I have a friend who can’t say ethnicity correctly. I’m pretty sure she thinks she is saying it right. It comes out something like ethnacicity. She also says irregardless, but that is for another Q. It makes me shake my head and giggle a little, because she is supposedly carrying on some sort of intelligent conversation in her mind. It’s only mildly annoying to me. I have corrected her a couple of times in the 25 years I have known her, and she seemed to completely ignore the correction, like I’m wrong. I’m not going to correct her over and over obviously; it isn’t that big of a deal. It was more to help her, I guess she does not want the help.

A lot of people I used to work with started saying process like the Canadians (I worked for a Canadian company in America) and for some reason it bugged me. I don’t mind if a Canadian says it. I actually think it might be regional in Canada too. They said Pro-cess instead of the typical American pronunciation Prah-cess.

kritiper's avatar

Washington, Warshington. People in some parts of Washington state actually say it wrong.

AshlynM's avatar

Idea as idear. Or axe instead of ask. Drives me nuts.

Kropotkin's avatar

Attribute: because many don’t know that the verb and noun forms have different pronunciations, and use one for both.

si3tech's avatar

@kritiper From Montana here where it was referred to as Warshinton. My husband sold warshers and dryers. You first warsh and then wrench clothes.ROFL Yep, depends on where you live.

Patty_Melt's avatar

Sundee, mundee,

Per instead of pro; pervider, perfession, perceed

Not pronouncing a “t” sounding instead like a clipped “h”; secreh, tournameh, kismeh.

KNOWITALL's avatar

Some text speak is more annoying than cute in actual conversation.
I tend to find local dialect charming and interesting, like many of the examples above.

@Are_You I use some of those intentionally. In ‘here, out ‘ere, etc.. I amuse myself.

jca2's avatar

@Patty_Melt: Sometimes the “t” is done in the middle of word, by some people. For example, “meh-ul” instead of “metal.” It sounds weird.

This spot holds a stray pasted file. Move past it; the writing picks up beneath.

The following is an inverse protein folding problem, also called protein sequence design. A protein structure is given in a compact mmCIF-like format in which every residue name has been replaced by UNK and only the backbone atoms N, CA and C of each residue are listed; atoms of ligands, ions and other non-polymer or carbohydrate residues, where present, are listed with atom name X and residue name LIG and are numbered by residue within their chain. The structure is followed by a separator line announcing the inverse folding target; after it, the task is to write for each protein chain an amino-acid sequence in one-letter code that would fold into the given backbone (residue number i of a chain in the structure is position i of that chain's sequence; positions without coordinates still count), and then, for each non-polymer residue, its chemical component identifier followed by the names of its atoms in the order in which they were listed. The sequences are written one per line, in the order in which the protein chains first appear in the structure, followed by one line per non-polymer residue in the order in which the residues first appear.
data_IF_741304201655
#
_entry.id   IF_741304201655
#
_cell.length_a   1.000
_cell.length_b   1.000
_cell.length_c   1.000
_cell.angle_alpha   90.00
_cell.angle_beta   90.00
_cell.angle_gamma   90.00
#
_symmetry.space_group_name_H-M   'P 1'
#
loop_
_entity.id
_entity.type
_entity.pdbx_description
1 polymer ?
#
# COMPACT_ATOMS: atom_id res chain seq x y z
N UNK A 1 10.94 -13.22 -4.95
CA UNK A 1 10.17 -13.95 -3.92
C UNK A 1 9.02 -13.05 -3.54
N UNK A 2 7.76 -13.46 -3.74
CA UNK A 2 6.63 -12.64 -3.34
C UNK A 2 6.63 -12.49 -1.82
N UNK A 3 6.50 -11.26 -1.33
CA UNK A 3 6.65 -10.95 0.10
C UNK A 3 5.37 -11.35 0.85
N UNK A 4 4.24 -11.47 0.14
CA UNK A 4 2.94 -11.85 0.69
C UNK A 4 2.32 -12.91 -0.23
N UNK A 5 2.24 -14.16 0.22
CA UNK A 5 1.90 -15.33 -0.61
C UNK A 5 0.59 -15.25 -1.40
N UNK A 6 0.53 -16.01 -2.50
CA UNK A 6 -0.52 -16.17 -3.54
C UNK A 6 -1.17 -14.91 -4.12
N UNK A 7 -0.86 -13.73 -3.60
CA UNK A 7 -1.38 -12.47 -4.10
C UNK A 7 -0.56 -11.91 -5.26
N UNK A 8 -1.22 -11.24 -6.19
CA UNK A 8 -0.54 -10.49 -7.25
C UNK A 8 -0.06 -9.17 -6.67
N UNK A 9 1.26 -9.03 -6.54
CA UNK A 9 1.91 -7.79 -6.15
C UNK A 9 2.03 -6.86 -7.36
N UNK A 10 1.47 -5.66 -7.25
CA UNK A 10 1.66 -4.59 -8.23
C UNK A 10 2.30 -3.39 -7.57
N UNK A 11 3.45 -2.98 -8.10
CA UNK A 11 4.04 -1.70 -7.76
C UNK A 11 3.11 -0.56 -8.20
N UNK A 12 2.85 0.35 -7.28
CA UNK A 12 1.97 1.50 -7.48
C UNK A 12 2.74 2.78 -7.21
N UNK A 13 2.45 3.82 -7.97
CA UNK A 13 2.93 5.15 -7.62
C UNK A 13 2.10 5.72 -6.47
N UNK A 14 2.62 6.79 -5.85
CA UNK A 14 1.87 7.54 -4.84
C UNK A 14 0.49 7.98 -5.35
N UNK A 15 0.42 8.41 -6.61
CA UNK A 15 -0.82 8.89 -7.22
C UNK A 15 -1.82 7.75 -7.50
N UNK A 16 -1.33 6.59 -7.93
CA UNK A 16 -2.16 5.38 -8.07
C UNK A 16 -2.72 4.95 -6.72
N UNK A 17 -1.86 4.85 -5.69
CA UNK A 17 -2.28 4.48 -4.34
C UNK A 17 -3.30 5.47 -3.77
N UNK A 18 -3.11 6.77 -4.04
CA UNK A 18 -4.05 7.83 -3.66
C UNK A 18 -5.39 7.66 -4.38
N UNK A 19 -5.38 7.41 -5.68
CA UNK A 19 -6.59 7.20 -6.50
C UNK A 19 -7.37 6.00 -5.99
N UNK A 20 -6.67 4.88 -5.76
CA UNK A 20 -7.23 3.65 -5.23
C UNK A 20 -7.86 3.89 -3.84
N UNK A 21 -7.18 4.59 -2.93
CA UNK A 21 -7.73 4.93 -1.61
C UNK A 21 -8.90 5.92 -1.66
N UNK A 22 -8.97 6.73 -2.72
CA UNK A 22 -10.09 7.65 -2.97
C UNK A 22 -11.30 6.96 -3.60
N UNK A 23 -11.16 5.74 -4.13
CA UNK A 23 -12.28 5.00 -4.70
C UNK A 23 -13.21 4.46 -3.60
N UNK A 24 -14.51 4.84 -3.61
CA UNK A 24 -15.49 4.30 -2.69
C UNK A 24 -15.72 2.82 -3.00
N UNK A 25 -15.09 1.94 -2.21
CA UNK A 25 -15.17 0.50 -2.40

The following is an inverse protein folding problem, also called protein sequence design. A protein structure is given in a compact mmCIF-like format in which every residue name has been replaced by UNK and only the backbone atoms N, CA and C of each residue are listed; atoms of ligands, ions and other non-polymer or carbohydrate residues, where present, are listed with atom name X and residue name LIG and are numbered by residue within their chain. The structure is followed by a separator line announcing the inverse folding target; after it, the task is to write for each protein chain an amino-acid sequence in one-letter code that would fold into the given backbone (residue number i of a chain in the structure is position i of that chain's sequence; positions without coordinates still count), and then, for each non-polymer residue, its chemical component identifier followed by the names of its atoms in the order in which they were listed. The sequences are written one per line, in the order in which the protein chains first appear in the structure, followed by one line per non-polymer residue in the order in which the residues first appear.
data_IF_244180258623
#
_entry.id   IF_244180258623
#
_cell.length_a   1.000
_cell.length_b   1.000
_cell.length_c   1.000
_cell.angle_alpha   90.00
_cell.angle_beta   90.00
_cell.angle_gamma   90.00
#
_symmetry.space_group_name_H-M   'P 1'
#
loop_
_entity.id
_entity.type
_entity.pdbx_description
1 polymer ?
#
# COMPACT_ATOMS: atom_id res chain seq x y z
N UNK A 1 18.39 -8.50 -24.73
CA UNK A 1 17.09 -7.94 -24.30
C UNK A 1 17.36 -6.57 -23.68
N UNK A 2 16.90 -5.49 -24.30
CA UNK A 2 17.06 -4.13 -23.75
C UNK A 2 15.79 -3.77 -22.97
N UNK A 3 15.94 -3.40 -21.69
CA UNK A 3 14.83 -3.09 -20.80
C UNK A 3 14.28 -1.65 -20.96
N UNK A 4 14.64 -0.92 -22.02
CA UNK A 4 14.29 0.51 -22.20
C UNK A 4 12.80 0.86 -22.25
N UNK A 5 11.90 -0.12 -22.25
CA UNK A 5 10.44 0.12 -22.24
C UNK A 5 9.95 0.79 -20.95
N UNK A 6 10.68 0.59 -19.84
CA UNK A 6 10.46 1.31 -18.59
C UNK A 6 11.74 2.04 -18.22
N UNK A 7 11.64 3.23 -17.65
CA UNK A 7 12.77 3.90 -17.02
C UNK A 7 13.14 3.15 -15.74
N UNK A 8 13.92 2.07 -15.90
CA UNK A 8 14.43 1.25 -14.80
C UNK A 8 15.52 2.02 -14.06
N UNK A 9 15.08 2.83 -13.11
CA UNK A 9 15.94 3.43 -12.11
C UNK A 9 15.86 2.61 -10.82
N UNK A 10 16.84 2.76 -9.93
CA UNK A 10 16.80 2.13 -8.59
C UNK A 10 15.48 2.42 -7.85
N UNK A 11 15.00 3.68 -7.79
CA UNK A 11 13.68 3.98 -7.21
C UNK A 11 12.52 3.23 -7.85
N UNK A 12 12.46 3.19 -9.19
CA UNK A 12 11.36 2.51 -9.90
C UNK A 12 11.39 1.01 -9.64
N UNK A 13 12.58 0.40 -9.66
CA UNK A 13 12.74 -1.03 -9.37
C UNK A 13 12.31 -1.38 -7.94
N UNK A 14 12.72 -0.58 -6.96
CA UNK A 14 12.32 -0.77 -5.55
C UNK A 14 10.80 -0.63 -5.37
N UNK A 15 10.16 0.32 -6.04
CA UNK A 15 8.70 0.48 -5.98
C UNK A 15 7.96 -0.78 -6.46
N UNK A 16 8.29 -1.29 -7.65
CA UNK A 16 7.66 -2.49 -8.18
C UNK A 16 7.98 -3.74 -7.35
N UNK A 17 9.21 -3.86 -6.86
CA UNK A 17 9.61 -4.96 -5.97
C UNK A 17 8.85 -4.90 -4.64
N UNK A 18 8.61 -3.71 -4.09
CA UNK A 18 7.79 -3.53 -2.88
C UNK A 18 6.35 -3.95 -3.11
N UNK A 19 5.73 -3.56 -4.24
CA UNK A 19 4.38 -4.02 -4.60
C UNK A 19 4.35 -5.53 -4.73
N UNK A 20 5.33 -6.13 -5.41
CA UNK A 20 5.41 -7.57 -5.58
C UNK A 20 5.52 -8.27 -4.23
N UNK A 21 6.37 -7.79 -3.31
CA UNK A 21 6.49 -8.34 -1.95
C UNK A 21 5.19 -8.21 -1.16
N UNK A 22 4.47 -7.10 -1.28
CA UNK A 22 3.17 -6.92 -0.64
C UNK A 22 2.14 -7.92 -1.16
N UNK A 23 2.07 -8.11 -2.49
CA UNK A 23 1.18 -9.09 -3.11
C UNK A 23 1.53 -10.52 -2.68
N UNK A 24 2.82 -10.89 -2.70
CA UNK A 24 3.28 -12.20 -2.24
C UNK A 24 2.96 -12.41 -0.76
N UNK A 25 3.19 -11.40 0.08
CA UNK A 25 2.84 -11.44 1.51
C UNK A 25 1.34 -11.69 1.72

MrGrimm888's avatar

My last name…

I have two z’s, in my last name. I understand that it’s difficult to pronounce, but people habitually, butcher it. The most common mistake, is people translating it, into a “t” sound.

Apparently, someone was born, in the early 1900’s, and the birth certificate, was misspelled. So. It was just easier to leave the last name, wrong, than officially change it.
It isn’t even the right name, anyway. My grandfather, was an orphan. When he was adopted, he took that name. My understanding is that the last name, used to be Groves. However, records, weren’t kept well. So. I have no idea what the actual name was…

When I Google my name, I am the only person, with my name.

The only one, in the world…

What are the chances?

The only benefit, is when someone can’t pronounce my name. Then, I know, I can’t trust them…

People from Northern Europe, call me a Viking. But. They say it, with a “w” pronunciation. “Wiking.”
I have no idea what I even am…

Fuck it…

I’m just a human being.

I hate, all three, of my names…

jca2's avatar

@MrGrimm888: My last name is constantly mispronounced too. It’s a Hispanic name (my father is Hispanic) and it’s not very common, like Lopez or Sanchez. It’s got some vowels in it, all together, so many people in the US have trouble with it. Another thing they do, is there’s a more common version of my name that has an “L” in the middle, so they will pronounce it as if it’s got the “L” in it, which it doesn’t. I’m just used to it by now, after many decades of hearing it butchered.